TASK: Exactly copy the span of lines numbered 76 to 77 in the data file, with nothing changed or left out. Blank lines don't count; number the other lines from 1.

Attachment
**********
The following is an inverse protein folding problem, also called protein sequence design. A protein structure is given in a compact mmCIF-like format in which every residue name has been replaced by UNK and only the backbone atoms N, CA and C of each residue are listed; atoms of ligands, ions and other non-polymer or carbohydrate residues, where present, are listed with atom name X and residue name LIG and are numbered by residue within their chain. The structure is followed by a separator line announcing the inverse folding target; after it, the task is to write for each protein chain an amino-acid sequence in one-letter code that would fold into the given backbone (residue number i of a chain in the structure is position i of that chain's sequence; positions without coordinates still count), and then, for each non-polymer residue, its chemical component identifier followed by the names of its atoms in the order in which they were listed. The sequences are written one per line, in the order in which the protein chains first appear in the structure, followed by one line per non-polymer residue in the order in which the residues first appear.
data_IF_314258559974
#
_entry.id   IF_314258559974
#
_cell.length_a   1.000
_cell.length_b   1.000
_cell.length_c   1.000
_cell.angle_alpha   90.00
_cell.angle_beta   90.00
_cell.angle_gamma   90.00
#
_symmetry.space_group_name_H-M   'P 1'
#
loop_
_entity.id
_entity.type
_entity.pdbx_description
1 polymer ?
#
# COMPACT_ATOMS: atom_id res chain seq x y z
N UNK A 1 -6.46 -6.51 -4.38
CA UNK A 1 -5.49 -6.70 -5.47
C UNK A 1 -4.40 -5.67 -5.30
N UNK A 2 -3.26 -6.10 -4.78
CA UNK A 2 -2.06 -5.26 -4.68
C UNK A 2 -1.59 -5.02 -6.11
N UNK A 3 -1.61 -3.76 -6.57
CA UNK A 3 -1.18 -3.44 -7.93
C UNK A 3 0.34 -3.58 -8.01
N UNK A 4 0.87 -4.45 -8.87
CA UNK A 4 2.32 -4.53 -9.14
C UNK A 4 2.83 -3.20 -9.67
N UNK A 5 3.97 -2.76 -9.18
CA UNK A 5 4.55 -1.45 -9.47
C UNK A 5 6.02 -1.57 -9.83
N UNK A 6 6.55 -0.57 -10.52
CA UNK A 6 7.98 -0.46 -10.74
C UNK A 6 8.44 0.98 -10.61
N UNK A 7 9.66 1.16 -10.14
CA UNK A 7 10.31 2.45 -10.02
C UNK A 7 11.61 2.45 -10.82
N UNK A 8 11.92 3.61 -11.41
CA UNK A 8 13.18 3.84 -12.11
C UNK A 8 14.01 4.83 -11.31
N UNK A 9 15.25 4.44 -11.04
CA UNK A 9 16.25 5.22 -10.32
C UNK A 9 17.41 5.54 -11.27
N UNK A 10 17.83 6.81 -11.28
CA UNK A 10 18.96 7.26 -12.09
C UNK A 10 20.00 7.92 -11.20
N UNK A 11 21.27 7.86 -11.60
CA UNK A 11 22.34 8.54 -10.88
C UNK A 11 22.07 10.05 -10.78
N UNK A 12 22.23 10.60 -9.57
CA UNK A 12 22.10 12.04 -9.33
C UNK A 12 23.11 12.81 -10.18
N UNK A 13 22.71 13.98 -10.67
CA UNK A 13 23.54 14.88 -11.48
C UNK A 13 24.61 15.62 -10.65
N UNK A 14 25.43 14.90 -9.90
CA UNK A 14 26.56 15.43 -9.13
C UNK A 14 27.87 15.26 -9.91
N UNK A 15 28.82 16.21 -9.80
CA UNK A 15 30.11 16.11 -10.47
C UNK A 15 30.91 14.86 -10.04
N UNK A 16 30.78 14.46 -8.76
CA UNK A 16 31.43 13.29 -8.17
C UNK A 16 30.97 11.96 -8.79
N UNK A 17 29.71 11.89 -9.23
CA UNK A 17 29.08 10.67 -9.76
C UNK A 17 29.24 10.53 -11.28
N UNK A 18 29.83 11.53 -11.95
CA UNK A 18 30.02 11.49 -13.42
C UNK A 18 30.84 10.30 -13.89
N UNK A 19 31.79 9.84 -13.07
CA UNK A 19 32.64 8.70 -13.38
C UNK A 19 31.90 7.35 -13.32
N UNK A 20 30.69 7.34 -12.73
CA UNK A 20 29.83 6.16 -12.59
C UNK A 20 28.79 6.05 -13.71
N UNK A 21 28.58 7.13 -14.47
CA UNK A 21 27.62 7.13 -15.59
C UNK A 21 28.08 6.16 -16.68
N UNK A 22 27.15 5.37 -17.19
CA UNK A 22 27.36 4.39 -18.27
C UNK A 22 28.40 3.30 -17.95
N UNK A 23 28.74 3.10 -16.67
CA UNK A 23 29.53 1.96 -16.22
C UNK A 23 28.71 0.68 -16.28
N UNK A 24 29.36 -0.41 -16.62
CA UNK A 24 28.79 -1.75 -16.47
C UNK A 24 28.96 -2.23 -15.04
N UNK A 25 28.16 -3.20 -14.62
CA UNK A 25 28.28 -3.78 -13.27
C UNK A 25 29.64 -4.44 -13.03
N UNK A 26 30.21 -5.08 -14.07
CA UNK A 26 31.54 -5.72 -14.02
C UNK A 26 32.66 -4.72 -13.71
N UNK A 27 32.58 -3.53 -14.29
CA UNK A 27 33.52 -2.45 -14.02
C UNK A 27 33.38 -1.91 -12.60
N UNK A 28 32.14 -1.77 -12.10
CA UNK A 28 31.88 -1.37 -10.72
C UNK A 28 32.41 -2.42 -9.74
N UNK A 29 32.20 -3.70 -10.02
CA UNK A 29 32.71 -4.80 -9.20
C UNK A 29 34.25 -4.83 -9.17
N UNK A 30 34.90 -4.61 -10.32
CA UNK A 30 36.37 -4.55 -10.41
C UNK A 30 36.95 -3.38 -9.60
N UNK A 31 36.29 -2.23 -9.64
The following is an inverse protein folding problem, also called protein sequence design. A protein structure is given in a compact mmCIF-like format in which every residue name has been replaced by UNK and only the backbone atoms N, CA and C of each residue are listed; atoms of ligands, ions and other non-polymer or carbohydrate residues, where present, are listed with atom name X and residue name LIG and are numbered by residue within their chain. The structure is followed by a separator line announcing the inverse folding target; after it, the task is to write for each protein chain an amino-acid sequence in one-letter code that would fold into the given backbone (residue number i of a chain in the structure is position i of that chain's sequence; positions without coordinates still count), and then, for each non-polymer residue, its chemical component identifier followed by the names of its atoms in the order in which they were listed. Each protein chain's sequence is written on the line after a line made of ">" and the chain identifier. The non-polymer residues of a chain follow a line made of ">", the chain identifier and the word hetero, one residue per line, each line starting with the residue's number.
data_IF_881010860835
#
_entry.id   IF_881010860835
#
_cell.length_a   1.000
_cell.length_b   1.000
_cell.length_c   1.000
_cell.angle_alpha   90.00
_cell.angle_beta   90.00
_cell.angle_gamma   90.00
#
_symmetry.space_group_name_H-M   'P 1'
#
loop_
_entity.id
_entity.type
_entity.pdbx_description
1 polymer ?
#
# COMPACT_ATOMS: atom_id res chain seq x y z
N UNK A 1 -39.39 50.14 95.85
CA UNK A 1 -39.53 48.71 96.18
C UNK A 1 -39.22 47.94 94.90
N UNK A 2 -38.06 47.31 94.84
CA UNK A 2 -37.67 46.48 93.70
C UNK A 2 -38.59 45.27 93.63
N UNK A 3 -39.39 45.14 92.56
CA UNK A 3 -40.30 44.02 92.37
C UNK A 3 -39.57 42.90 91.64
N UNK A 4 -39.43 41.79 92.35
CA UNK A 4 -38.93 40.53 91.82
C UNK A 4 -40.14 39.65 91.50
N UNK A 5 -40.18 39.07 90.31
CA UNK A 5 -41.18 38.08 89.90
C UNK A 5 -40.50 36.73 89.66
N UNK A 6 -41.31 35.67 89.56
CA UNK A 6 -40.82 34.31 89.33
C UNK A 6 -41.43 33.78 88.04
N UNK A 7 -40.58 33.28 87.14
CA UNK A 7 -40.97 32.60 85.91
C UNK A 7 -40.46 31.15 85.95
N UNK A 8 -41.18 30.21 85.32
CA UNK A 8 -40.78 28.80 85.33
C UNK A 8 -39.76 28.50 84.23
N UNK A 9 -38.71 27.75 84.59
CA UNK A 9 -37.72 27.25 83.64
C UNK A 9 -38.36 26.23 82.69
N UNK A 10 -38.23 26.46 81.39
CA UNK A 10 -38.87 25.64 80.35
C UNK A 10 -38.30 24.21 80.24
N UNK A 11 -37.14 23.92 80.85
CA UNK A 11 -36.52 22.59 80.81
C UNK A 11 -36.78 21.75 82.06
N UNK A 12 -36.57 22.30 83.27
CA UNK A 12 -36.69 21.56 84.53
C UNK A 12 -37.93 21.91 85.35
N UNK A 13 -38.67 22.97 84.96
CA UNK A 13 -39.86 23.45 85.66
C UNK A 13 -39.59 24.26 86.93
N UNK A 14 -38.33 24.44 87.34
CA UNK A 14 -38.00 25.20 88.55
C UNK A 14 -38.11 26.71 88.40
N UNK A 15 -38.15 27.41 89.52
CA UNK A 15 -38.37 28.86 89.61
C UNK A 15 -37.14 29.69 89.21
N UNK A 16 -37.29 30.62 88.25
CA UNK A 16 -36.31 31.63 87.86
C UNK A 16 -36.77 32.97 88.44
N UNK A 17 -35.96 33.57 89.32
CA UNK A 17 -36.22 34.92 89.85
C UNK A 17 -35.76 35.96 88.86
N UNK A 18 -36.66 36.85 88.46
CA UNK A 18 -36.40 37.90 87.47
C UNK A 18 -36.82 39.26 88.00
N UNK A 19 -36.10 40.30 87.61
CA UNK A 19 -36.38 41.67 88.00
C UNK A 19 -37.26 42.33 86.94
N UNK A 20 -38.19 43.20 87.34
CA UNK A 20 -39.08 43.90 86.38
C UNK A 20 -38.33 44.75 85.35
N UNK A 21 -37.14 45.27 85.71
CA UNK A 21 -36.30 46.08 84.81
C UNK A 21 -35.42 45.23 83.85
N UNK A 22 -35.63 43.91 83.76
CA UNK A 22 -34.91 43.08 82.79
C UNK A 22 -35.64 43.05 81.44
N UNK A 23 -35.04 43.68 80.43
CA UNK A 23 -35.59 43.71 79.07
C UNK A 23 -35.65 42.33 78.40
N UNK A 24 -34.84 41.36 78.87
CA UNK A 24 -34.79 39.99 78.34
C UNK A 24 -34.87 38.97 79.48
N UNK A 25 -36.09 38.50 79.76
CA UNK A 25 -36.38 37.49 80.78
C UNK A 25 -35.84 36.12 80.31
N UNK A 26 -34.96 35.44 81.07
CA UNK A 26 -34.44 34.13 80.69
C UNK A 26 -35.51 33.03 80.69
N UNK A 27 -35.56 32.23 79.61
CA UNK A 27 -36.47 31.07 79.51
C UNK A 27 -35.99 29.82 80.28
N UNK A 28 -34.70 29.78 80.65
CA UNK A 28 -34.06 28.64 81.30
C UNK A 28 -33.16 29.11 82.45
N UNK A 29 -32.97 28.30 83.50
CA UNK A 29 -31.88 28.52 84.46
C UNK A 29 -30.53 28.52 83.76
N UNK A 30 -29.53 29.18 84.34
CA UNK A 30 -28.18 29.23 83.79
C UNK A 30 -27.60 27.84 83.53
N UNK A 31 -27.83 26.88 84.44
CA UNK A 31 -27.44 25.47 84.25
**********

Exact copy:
N UNK A 19 31.79 9.84 -13.07
CA UNK A 19 32.64 8.70 -13.38